President Carter is in the White House today less because of his personal qualities than because he was "widely perceived as an acceptable Democrat" in a time when economic worries strengthened party loyalties, a major study of the 1976 election has concluded.

The first full-scale analysis of 1976 voter interviews by the Center for Political Studies at the University of Michigan was presented to the convention of the American Political Science Association here Friday night by Prof. Arthur H. Miller.

Miller was co-author of the paper with Warren E. Miller, also of the Michigan center, which since 1952 has been the major source of voter studies and analyses for the academic community.

The study tends to confirm - rather than contradict - most popular interpretations of the Carter victory over President Ford. But the strong emphasis on the economic issues and partisan appeals underlying the narrow victory highlight the potential danger to Carter from current complaints by union and black leaders about his administration's inability to reduce unemployment.

In perhaps its key finding, the CPS study said:

"Because of his identification with past Democratic leaders, his selection of [Walter F.] Mondale as a running mate, his positions on specific economic issues and his 'common' background, Carter was widely perceived as an acceptable Democrat . . . Let us not overlook, however, that the course of the general campaign, evaluations of Carter declined. Perhaps as uncertainty about him decreased and more information became available, Carter began to be evaluated more on the basis of his own performance and less as the recipient of projections of the ideal Democratic candidate."

"In the end," is says, "Carter lost 20 percent of his [Democratic] partisan supporters, who voted for Ford because they saw him as more competent and trustworthy and because they agreed with his decisions and were satisfied by his policy performance."

The Democratic defection rate, Arthur Miller noted in an interview, was less than half the 42 per cent defection of Democrats who bolted their party in 1972 to support President Nixon over Sen. George S. McGovern (S.D.).

On the other hand, Ford lost 14 per cent of the Republicans - the highest GOP defection rate since Sen. Barry Goldwalter (R-Ariz.) was challenging President Johnson in 1964. The defectors tended to disagree with Ford's pardon of Nixon and to believe the Democrats would do better on the economic issues, particularly unemployment.

A similar analysis by the same authors of the 1972 election stirred great controversy in academic circles, by arguing that Nixon's victory over McGovern was essentially a demonstration of an increasing "ideological" polarization of the American people, which overwhelmed old party loyalties.

In 1976, they said, Carter's and Ford's votes were almost exactly "what would have been expected . . . on the basis of party identification alone."

But they assert it would be a mistake to believe that issues and personal judgments of candidates' competence were therefore insignificant.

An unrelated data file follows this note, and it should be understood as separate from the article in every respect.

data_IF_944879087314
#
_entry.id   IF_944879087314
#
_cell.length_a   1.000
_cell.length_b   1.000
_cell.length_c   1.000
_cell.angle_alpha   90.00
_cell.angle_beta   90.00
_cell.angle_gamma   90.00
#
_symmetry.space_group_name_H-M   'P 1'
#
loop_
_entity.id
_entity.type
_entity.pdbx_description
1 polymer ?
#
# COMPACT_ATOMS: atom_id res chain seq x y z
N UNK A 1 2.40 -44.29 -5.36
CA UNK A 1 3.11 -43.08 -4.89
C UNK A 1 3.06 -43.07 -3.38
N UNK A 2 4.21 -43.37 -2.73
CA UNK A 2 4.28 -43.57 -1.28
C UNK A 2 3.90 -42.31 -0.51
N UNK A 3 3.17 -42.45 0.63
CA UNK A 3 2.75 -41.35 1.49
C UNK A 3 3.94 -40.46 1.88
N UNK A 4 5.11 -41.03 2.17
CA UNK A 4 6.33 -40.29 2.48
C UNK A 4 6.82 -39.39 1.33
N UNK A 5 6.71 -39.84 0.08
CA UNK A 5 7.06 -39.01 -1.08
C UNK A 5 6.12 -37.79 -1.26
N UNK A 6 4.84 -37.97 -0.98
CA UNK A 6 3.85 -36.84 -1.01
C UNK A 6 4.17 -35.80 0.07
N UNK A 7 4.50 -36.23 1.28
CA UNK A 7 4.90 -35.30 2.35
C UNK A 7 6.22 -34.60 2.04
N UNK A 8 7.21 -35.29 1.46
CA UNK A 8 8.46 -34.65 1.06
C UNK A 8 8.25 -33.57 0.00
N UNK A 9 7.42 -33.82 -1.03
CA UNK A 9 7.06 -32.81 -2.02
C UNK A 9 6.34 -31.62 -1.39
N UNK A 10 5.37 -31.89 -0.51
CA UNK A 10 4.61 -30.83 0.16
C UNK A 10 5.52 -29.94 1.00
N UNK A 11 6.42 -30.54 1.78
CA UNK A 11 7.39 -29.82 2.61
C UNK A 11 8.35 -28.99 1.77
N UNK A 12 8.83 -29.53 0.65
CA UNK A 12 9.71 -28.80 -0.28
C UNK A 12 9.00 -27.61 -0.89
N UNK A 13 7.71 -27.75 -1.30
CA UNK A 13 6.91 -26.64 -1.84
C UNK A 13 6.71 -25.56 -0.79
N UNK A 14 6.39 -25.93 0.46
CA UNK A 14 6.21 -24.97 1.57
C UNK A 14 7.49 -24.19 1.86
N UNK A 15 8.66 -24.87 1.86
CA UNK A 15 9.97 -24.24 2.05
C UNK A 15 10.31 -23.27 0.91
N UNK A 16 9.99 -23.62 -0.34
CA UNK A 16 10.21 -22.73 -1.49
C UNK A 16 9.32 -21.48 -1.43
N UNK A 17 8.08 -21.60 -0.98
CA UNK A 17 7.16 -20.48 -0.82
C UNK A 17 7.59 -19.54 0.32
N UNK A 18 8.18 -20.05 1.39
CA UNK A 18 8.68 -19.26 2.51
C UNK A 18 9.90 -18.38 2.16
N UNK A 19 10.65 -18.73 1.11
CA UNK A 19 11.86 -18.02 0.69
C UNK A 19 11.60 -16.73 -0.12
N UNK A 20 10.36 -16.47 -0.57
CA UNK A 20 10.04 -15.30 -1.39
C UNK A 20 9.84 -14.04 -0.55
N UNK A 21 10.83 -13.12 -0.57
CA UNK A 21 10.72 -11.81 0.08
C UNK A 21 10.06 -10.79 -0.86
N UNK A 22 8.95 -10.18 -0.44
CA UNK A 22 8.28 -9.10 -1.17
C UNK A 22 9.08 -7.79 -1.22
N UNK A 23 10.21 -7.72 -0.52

In fact, their polling shows "only a slight diminution" in "ideological thinking" between 1972 and 1976 and no real shift in the liberal-conservative divisions within the Democratic electorate and between Democrats and Republicans.

What did change, the authors say, was the relative importance of differenct issues. The economic issues - principally unemployment and inflation - were rated "most important" by 71 per cent of the people in 1976, compared to 28 per cent in 1972. Foreign policy issues dropped sharply in importance after the Vietnam was ended in 1975.

And the "social issues" that loomed so large in 1972 were almost erased in 1976, because the study says, voters discerned no real difference between Ford and Carter on such questions as busing, legalization of marijuana and women's rights.

With the issue differences blurred on anything but economics, the authors say, voters turned increasingly to Ford's record in office and their historic picture of the Democratic Party for clues to their choice.

The assessment of the incumbent was badly damaged by his pardon of Nixon, which was "a political albatross" Ford never was able entirely to shed.

But the evaluation of Ford improved as the campaign progressed, while the voters' assessment of Carter's capabilities "gradually declined throughout the final six weeks of the campaign."

In the end, however, Ford fell just short of passing Carter on the personal evaluation scale. That failure combined with the greater confidence in a Democrat to handle economic problems, tipped the election to Carter, the Miller's study says.

"The net outcome" of the four televised Ford-Carter debates "provided neither candidate with an enduring campaign advantage," the study says. Some other papers presented at the political science convention disputed this conclusion.

"Evaluations of Ford's ability in the foreign policy area declined significantly following the second debate in which he erroneously stated that Eastern Europe was not under the domination of the Soviet Union," the study says.

"In general, however, the impact of the debates on evaluations was either reinforcing of partisan predispositions or, when contrary to predispositions, short-lived and readily offset by other campaign events."